I had the recent honor of being among those called “architects of the destruction of America” by former state Sen. Russell Pearce. When I first read Pearce’s public outcry, I didn’t feel it was worth a response. Upon further reflection, I decided I needed to use my voice to show that we can respond to ugly accusations with peace and with compassion.
I love my country and I have a deep appreciation and understanding of the Constitution of the United States. I love our Constitution so much that I want the equality promised in it and in the Declaration of Independence to be extended to the entire human family. That includes Black people, First People, refugees, people seeking asylum and undocumented members of our communities. All lives have worth and are deserving of dignity.
I admit that I did not always have this perspective — and I have Pearce to thank for my change of heart. I aligned myself with many of his policies and points of view until he proposed SB1070 in 2010, our infamous “show me your papers” law. That law was so blatantly unconstitutional, so contrary to my core belief that we are all God’s children, that I began to break with Pearce.
When I was 13, I made the choice to become baptized into the Church of Jesus Christ of Latter-day Saints. It was solely my choice, and I faced no pressure to do so (though maybe a bit of paternal pressure not to do so). One of the greatest doctrines of my church is that we all have agency, or the ability to make choices for ourselves. We also believe we have been given the gift of the Holy Spirit to help guide us in these decisions, but we are expected to study and ponder that guidance. To truly gain wisdom, we have to come with open hearts and minds, ready to receive.
SB1070 opened my eyes and allowed me to seek truth outside of my comfort zone. I do not profess to know all truth and do not find that one political party or ideology has all truth. That is the beauty of diversity. We can learn and grow from each other as we truly listen.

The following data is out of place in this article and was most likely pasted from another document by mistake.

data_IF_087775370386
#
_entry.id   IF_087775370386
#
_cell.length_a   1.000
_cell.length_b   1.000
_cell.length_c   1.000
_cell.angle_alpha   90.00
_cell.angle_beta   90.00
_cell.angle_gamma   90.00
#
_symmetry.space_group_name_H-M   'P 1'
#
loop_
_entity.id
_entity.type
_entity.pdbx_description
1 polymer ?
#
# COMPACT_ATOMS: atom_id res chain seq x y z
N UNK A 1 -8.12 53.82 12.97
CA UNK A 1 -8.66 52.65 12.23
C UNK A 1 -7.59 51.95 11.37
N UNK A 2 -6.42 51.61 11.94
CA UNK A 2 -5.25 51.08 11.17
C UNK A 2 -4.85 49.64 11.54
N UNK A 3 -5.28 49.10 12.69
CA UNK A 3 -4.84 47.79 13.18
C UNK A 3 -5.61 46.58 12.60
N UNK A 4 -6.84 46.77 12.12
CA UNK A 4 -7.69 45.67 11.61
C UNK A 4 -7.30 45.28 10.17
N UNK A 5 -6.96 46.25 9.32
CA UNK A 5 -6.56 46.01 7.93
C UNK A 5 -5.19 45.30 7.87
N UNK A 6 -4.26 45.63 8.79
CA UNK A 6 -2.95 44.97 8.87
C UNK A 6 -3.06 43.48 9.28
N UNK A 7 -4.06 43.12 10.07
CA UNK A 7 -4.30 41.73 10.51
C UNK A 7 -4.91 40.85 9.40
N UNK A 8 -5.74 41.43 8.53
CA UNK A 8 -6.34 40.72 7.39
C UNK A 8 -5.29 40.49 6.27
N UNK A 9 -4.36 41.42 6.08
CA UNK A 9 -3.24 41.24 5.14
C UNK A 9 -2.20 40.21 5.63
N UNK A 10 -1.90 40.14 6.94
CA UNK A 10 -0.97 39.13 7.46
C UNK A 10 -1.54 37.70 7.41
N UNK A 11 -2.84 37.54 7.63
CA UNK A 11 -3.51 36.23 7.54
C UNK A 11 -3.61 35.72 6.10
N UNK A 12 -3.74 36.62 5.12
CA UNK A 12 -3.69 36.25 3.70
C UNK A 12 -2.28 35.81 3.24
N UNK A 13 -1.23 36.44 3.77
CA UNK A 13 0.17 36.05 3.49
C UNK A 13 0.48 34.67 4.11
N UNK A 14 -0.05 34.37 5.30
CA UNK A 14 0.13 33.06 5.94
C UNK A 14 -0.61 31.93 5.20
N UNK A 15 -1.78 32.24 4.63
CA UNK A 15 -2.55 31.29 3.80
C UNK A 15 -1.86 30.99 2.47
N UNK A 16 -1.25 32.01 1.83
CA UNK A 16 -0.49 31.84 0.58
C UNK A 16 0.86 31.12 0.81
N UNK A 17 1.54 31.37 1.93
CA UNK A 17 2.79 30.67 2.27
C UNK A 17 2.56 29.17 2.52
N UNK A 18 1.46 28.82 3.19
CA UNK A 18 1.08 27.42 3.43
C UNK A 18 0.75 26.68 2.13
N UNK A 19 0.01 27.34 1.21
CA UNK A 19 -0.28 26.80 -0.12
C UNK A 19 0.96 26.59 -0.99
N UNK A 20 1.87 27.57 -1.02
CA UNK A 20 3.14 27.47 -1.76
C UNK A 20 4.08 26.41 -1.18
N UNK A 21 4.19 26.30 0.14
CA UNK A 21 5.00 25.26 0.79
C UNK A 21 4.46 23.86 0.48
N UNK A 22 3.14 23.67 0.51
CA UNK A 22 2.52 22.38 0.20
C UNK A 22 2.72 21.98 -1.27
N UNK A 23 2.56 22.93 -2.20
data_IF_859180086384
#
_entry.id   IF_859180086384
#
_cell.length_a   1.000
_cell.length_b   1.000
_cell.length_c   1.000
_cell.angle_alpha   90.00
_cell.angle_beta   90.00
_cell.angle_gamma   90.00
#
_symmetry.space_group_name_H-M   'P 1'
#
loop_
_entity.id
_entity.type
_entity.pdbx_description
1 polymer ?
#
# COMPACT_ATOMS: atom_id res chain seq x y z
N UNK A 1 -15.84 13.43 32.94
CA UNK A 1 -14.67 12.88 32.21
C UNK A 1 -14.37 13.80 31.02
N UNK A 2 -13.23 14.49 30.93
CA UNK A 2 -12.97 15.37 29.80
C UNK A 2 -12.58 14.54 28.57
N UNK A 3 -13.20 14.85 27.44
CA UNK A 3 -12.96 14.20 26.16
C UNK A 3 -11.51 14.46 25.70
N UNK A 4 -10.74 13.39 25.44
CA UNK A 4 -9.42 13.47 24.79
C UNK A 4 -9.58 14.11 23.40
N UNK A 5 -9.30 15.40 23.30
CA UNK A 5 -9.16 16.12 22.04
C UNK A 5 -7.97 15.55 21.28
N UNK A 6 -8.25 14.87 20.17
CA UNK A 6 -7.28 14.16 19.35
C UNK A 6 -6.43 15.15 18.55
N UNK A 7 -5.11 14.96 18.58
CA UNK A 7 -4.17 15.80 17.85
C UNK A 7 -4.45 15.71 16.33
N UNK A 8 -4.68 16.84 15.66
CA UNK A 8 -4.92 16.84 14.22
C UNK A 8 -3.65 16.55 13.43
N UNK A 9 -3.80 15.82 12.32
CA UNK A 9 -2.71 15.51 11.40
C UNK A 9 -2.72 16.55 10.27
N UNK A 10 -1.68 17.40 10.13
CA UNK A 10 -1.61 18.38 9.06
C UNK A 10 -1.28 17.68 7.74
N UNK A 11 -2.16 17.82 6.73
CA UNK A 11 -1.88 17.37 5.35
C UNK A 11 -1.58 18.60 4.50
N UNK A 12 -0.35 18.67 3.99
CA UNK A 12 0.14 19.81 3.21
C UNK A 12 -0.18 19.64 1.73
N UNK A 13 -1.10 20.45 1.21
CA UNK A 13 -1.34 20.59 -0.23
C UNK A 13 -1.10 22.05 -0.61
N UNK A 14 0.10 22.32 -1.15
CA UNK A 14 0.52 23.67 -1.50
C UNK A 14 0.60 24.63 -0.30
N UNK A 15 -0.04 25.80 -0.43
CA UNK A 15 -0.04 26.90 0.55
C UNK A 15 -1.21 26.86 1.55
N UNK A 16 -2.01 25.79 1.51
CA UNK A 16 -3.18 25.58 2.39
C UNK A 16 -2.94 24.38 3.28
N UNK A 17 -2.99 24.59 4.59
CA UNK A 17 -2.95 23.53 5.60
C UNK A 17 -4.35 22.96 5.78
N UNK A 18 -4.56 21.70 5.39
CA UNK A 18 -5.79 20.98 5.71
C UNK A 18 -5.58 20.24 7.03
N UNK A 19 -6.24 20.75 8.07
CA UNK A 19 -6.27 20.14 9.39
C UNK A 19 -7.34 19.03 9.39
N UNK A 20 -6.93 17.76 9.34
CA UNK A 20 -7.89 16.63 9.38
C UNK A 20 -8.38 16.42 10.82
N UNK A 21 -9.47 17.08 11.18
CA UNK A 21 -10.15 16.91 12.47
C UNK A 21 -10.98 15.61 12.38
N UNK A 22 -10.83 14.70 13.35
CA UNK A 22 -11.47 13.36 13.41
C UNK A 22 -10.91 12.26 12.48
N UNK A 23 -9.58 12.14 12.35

The contention is only going to increase between now and Election Day. It does not have to be so. We can sit down together and talk and truly listen. We needn’t fear ideas that are different than our own. Our Founding Fathers had vastly different political beliefs, but they came together to create a document that, while imperfect, was inspired and strong — and even allowed for changes to be made. The constitutional amendments we have did not come easily or without conflict. Neither does change in our own lives. But I believe with all my heart that having diverse opinions makes us better, but only if coupled with peace and love for each human life in our midst.
I do believe that Pearce has forgotten that there are faces behind the names he condemned. I have a face. I am an Arizonan, a mother, a wife, a daughter, a sister, a member of the Church of Jesus Christ of Latter-day Saints and a graduate of Brigham Young University. I have thoughts and feelings and hopes and dreams. Pearce also has a face. I do not know him personally, but have friends who do. They tell me he is an active member of his LDS congregation and a loving grandfather.
I don’t know why he has chosen to try to shame me or anyone else, but he has failed. I see him as a person with different views, not as an enemy.
In future moments I expect I will falter, as I am only human and become frustrated and angry when facing differing views. But in this moment, I hope my opponent’s face will always remain in my heart and mind, reminding me we are all God’s children.
Will we see our neighbors as enemies? Or can we instead find the humanity in each other?